He accumulated (if that is the right word) the 0-0 in 1902 during Australia's overseas tour of England. Of interest to all you coincidence hunters out there he was caught Braund bowled Barnes in both innings. He was also the Australian captain which made his dismissal all the more glorious. England still managed to snatch defeat from the jaws of victory however, losing that particular match by over 100 runs. Perhaps the English should have suggested the Australians play with one arm behind their backs to give us a chance.
Basically a bowler he does have an excuse for the 0-0. AA Lilley, the wicket-keeper, was to prove a safe pair of hands in both innings. It is interesting to note how a lot of the people that appear on this list has a nemesis.
This gentleman was a really first rate batsman but is on this list just to prove how fate can stick the knife into anyone. Melbourne, 1908 was to be the scene for his failure. JW Crawford did for him both times, once caught, once bowled.
Trumper was to play in 48 tests. Indeed in the very next match he tried to make amends by scoring 166 but success is not what this article is about. He appears in no less than 16 sets.
Is it me, or do cricketers have some very imaginative names?
Primarily a bowler he had rotten luck to be caught twice for 0 by RA Young (wicket-keeper). It was to be his last test appearance and happened to be the same match as Trumper was scoring 166. Fickle is the finger of fate.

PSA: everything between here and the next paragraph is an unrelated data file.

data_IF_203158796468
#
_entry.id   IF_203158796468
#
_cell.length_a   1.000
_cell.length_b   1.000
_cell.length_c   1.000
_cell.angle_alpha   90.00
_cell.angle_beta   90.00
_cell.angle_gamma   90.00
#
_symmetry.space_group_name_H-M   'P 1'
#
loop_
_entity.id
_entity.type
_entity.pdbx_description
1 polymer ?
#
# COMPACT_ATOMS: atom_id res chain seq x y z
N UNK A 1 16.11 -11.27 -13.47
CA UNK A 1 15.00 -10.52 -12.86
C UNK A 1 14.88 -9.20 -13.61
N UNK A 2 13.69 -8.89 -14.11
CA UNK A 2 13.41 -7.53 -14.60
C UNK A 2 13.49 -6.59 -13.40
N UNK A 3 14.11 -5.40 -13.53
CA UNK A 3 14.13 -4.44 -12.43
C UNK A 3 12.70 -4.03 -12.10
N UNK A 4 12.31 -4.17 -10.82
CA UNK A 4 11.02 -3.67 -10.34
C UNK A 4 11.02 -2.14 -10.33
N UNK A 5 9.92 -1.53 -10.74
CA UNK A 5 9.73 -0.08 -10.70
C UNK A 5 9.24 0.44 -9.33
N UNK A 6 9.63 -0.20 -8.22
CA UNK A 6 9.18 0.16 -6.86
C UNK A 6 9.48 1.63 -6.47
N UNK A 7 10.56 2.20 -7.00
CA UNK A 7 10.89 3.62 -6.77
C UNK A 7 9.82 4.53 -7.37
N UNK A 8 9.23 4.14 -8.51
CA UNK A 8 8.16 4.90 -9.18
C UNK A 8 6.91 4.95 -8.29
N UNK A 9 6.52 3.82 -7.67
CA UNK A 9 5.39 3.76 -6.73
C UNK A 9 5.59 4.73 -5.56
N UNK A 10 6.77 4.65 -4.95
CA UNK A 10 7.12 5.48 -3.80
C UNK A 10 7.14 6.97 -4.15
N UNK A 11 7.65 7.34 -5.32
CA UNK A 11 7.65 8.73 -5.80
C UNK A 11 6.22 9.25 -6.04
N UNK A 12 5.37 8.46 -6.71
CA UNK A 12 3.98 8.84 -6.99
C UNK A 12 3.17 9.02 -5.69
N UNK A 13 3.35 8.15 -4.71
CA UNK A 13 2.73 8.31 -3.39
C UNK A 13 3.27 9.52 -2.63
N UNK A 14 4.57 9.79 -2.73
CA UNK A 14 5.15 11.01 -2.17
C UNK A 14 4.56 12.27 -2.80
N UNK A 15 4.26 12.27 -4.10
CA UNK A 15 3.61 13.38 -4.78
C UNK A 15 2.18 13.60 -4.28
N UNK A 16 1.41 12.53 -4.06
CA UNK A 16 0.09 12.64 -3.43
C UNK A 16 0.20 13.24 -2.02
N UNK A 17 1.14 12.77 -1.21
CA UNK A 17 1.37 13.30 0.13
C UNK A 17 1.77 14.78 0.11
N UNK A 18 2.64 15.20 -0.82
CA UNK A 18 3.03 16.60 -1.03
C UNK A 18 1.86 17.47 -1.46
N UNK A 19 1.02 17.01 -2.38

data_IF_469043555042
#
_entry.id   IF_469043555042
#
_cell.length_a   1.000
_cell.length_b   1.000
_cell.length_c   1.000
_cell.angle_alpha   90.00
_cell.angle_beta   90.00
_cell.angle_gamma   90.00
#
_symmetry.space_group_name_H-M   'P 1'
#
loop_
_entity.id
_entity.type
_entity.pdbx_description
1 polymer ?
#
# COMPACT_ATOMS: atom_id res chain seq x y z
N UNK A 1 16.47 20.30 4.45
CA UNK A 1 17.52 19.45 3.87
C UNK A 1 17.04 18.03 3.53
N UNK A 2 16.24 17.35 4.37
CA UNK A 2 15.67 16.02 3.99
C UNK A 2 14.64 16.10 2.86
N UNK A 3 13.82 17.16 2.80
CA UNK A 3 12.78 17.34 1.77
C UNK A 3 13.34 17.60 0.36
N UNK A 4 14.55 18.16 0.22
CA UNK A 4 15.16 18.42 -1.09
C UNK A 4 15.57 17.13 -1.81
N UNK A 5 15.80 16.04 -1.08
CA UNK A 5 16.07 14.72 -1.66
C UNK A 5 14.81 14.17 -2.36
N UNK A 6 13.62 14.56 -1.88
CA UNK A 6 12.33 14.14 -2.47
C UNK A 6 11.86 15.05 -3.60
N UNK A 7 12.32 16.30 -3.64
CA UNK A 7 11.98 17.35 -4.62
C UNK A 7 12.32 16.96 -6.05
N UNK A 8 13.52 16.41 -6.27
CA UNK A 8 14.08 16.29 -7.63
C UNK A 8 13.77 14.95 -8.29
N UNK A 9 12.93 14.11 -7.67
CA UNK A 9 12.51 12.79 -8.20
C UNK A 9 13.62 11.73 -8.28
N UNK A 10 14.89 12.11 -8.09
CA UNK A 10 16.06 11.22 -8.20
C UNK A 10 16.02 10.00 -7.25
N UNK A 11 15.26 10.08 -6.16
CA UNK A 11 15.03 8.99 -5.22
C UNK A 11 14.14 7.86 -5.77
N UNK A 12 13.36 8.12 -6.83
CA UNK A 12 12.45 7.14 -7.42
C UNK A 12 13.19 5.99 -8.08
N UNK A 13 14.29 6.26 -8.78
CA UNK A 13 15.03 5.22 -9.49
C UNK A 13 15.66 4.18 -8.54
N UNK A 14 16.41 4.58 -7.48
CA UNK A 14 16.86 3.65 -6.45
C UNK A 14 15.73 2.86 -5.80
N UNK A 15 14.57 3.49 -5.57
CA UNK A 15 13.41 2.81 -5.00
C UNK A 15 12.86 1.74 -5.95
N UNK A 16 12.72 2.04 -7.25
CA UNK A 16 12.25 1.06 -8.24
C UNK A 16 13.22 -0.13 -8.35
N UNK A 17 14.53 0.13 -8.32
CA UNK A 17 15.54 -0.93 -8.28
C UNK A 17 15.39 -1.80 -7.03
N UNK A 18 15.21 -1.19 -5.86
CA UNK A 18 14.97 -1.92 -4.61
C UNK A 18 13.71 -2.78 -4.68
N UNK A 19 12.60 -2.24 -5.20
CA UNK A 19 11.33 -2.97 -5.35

Back to the English players (reluctantly)
Australia 1904. In fact it was the same game as Trumbles failure (see above) and as Trumble was bowled out by Arnold on both occasions then it was fitting that Arnold got a bit of his own medicine in this obviously high scoring game a gives a certain completeness.
Arnold appears Wills, Cricketers  and strangely on two Australian sets. Maybe for services to the Australian cricketing side(?) I am being slightly unkind as he was described as one of the best all-rounders in the English game at the time. Four time taking over 100 wickets in a season and twice hitting 1000 runs which was not bad as they also described him as excellent in the field.
This was to his final test appearance (he had had two previously) and it occurred in the match following Arnolds disaster. Knight has the honour of appearing on the Taddy cards none-the-less.
Surrey wicket-keeper (so really has no reason to be wielding a bat in the first place) failed to trouble the scorer in 1921. He gets something of his likeness taken in the unusual Players, Cricket Caricatures by 'Rip' but did appear much earlier in a 1908 series by Wills.
Happily I am now heading back to Australia for the next batch of failures. In fact two of the next four were opening batsman. That has to be the worst of the worst, the blow being than a little soften for an Englishman by the fact they were playing us at the time.
A spin bowler who forgot to score any runs in Nottingham 1930. He appears in over twenty different sets (which must be some sort of record in itself.) Players decided to pop him into Cricketers, 1930 perfect timing there then.